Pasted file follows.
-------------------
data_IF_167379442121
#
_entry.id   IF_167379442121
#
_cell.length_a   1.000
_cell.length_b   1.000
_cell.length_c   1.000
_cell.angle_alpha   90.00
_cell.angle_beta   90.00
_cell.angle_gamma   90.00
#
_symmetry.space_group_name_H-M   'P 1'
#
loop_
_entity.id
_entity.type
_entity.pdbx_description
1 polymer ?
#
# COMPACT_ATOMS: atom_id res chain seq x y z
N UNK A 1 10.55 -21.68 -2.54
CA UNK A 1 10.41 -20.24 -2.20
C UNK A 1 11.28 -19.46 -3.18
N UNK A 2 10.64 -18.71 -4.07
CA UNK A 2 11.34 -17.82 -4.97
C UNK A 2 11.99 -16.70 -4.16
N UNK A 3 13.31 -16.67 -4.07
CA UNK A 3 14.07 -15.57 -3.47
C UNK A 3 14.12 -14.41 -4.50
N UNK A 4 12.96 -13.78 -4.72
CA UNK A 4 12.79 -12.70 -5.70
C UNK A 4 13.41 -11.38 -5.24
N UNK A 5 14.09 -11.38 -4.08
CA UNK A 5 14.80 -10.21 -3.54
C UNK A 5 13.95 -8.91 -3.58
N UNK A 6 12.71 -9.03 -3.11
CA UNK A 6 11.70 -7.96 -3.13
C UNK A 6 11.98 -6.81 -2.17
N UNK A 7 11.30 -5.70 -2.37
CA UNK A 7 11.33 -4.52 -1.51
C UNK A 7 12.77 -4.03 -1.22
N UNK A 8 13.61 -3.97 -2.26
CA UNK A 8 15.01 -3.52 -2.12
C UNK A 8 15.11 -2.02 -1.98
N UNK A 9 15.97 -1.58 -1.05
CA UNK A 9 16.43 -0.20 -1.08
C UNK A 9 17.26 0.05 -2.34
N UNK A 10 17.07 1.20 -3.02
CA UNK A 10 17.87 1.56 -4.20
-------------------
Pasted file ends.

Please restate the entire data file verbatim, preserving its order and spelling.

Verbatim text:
data_IF_167379442121
#
_entry.id   IF_167379442121
#
_cell.length_a   1.000
_cell.length_b   1.000
_cell.length_c   1.000
_cell.angle_alpha   90.00
_cell.angle_beta   90.00
_cell.angle_gamma   90.00
#
_symmetry.space_group_name_H-M   'P 1'
#
loop_
_entity.id
_entity.type
_entity.pdbx_description
1 polymer ?
#
# COMPACT_ATOMS: atom_id res chain seq x y z
N UNK A 1 10.55 -21.68 -2.54
CA UNK A 1 10.41 -20.24 -2.20
C UNK A 1 11.28 -19.46 -3.18
N UNK A 2 10.64 -18.71 -4.07
CA UNK A 2 11.34 -17.82 -4.97
C UNK A 2 11.99 -16.70 -4.16
N UNK A 3 13.31 -16.67 -4.07
CA UNK A 3 14.07 -15.57 -3.47
C UNK A 3 14.12 -14.41 -4.50
N UNK A 4 12.96 -13.78 -4.72
CA UNK A 4 12.79 -12.70 -5.70
C UNK A 4 13.41 -11.38 -5.24
N UNK A 5 14.09 -11.38 -4.08
CA UNK A 5 14.80 -10.21 -3.54
C UNK A 5 13.95 -8.91 -3.58
N UNK A 6 12.71 -9.03 -3.11
CA UNK A 6 11.70 -7.96 -3.13
C UNK A 6 11.98 -6.81 -2.17
N UNK A 7 11.30 -5.70 -2.37
CA UNK A 7 11.33 -4.52 -1.51
C UNK A 7 12.77 -4.03 -1.22
N UNK A 8 13.61 -3.97 -2.26
CA UNK A 8 15.01 -3.52 -2.12
C UNK A 8 15.11 -2.02 -1.98
N UNK A 9 15.97 -1.58 -1.05
CA UNK A 9 16.43 -0.20 -1.08
C UNK A 9 17.26 0.05 -2.34
N UNK A 10 17.07 1.20 -3.02
CA UNK A 10 17.87 1.56 -4.20